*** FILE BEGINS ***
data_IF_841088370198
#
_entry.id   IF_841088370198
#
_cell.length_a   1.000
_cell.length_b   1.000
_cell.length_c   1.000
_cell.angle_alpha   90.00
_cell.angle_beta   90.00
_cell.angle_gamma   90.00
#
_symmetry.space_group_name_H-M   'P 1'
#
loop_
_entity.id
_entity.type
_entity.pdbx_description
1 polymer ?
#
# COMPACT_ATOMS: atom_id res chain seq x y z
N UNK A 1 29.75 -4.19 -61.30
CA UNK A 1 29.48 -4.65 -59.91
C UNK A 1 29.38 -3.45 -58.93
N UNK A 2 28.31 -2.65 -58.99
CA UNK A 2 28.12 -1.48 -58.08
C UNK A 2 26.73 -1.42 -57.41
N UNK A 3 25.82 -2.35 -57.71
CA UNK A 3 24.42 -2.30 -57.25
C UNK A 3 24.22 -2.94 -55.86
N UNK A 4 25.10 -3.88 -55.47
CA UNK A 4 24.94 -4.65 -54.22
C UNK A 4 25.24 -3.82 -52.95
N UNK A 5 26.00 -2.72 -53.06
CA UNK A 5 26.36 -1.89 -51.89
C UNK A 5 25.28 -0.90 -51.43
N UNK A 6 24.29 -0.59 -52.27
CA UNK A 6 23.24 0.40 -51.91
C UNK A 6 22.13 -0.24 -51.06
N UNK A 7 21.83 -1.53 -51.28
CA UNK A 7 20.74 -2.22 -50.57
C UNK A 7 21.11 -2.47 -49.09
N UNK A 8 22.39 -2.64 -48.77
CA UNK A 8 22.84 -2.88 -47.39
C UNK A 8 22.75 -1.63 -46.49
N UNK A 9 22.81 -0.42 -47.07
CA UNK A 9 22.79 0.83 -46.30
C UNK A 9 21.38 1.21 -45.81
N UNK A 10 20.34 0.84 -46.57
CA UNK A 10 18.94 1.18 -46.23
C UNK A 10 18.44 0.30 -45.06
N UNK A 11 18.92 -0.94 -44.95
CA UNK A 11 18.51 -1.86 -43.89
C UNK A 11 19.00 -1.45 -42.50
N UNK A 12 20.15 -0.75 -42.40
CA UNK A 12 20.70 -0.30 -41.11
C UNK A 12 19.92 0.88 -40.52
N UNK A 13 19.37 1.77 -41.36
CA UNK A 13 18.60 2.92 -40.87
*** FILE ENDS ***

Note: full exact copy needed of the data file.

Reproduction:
data_IF_841088370198
#
_entry.id   IF_841088370198
#
_cell.length_a   1.000
_cell.length_b   1.000
_cell.length_c   1.000
_cell.angle_alpha   90.00
_cell.angle_beta   90.00
_cell.angle_gamma   90.00
#
_symmetry.space_group_name_H-M   'P 1'
#
loop_
_entity.id
_entity.type
_entity.pdbx_description
1 polymer ?
#
# COMPACT_ATOMS: atom_id res chain seq x y z
N UNK A 1 29.75 -4.19 -61.30
CA UNK A 1 29.48 -4.65 -59.91
C UNK A 1 29.38 -3.45 -58.93
N UNK A 2 28.31 -2.65 -58.99
CA UNK A 2 28.12 -1.48 -58.08
C UNK A 2 26.73 -1.42 -57.41
N UNK A 3 25.82 -2.35 -57.71
CA UNK A 3 24.42 -2.30 -57.25
C UNK A 3 24.22 -2.94 -55.86
N UNK A 4 25.10 -3.88 -55.47
CA UNK A 4 24.94 -4.65 -54.22
C UNK A 4 25.24 -3.82 -52.95
N UNK A 5 26.00 -2.72 -53.06
CA UNK A 5 26.36 -1.89 -51.89
C UNK A 5 25.28 -0.90 -51.43
N UNK A 6 24.29 -0.59 -52.27
CA UNK A 6 23.24 0.40 -51.91
C UNK A 6 22.13 -0.24 -51.06
N UNK A 7 21.83 -1.53 -51.28
CA UNK A 7 20.74 -2.22 -50.57
C UNK A 7 21.11 -2.47 -49.09
N UNK A 8 22.39 -2.64 -48.77
CA UNK A 8 22.84 -2.88 -47.39
C UNK A 8 22.75 -1.63 -46.49
N UNK A 9 22.81 -0.42 -47.07
CA UNK A 9 22.79 0.83 -46.30
C UNK A 9 21.38 1.21 -45.81
N UNK A 10 20.34 0.84 -46.57
CA UNK A 10 18.94 1.18 -46.23
C UNK A 10 18.44 0.30 -45.06
N UNK A 11 18.92 -0.94 -44.95
CA UNK A 11 18.51 -1.86 -43.89
C UNK A 11 19.00 -1.45 -42.50
N UNK A 12 20.15 -0.75 -42.40
CA UNK A 12 20.70 -0.30 -41.11
C UNK A 12 19.92 0.88 -40.52
N UNK A 13 19.37 1.77 -41.36
CA UNK A 13 18.60 2.92 -40.87